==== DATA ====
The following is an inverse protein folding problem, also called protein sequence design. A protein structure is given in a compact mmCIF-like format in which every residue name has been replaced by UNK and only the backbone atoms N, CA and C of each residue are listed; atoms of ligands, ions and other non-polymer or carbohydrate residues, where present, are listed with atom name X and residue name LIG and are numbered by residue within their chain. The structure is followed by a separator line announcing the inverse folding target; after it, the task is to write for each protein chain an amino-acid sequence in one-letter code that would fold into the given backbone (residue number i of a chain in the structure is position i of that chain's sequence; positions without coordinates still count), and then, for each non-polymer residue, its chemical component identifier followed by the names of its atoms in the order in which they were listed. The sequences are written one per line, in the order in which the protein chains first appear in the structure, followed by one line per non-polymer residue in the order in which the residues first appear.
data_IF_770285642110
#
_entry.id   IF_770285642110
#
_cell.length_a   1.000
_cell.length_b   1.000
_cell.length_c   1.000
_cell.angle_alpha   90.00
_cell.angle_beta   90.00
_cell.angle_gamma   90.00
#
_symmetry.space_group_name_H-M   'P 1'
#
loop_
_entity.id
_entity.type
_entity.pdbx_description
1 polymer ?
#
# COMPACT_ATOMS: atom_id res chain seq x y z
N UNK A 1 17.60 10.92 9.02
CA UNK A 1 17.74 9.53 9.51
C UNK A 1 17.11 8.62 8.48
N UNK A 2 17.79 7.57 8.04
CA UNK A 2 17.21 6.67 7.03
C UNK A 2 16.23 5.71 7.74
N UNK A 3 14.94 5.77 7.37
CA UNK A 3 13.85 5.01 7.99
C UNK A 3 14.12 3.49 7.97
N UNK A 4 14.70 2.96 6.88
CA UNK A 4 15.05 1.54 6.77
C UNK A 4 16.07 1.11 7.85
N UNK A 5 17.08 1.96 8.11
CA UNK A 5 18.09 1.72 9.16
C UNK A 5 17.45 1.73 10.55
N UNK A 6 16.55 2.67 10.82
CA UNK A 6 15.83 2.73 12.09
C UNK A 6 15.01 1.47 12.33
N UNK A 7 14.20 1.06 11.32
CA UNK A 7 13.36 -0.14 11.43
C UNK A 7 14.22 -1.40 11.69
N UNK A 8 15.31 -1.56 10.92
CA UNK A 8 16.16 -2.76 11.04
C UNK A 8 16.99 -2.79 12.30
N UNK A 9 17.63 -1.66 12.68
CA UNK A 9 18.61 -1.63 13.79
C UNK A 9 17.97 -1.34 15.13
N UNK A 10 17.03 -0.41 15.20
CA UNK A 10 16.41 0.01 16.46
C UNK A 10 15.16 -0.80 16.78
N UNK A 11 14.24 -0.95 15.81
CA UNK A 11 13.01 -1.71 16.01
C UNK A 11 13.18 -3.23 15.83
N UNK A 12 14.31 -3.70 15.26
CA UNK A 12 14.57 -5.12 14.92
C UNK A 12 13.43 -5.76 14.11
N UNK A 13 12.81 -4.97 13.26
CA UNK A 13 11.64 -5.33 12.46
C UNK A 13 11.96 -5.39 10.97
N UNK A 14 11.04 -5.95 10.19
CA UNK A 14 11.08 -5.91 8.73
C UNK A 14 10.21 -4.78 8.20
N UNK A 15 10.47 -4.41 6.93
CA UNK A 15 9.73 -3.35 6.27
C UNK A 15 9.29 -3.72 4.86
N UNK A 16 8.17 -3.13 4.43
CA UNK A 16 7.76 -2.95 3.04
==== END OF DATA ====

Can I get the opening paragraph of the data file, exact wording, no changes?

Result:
The following is an inverse protein folding problem, also called protein sequence design. A protein structure is given in a compact mmCIF-like format in which every residue name has been replaced by UNK and only the backbone atoms N, CA and C of each residue are listed; atoms of ligands, ions and other non-polymer or carbohydrate residues, where present, are listed with atom name X and residue name LIG and are numbered by residue within their chain. The structure is followed by a separator line announcing the inverse folding target; after it, the task is to write for each protein chain an amino-acid sequence in one-letter code that would fold into the given backbone (residue number i of a chain in the structure is position i of that chain's sequence; positions without coordinates still count), and then, for each non-polymer residue, its chemical component identifier followed by the names of its atoms in the order in which they were listed. The sequences are written one per line, in the order in which the protein chains first appear in the structure, followed by one line per non-polymer residue in the order in which the residues first appear.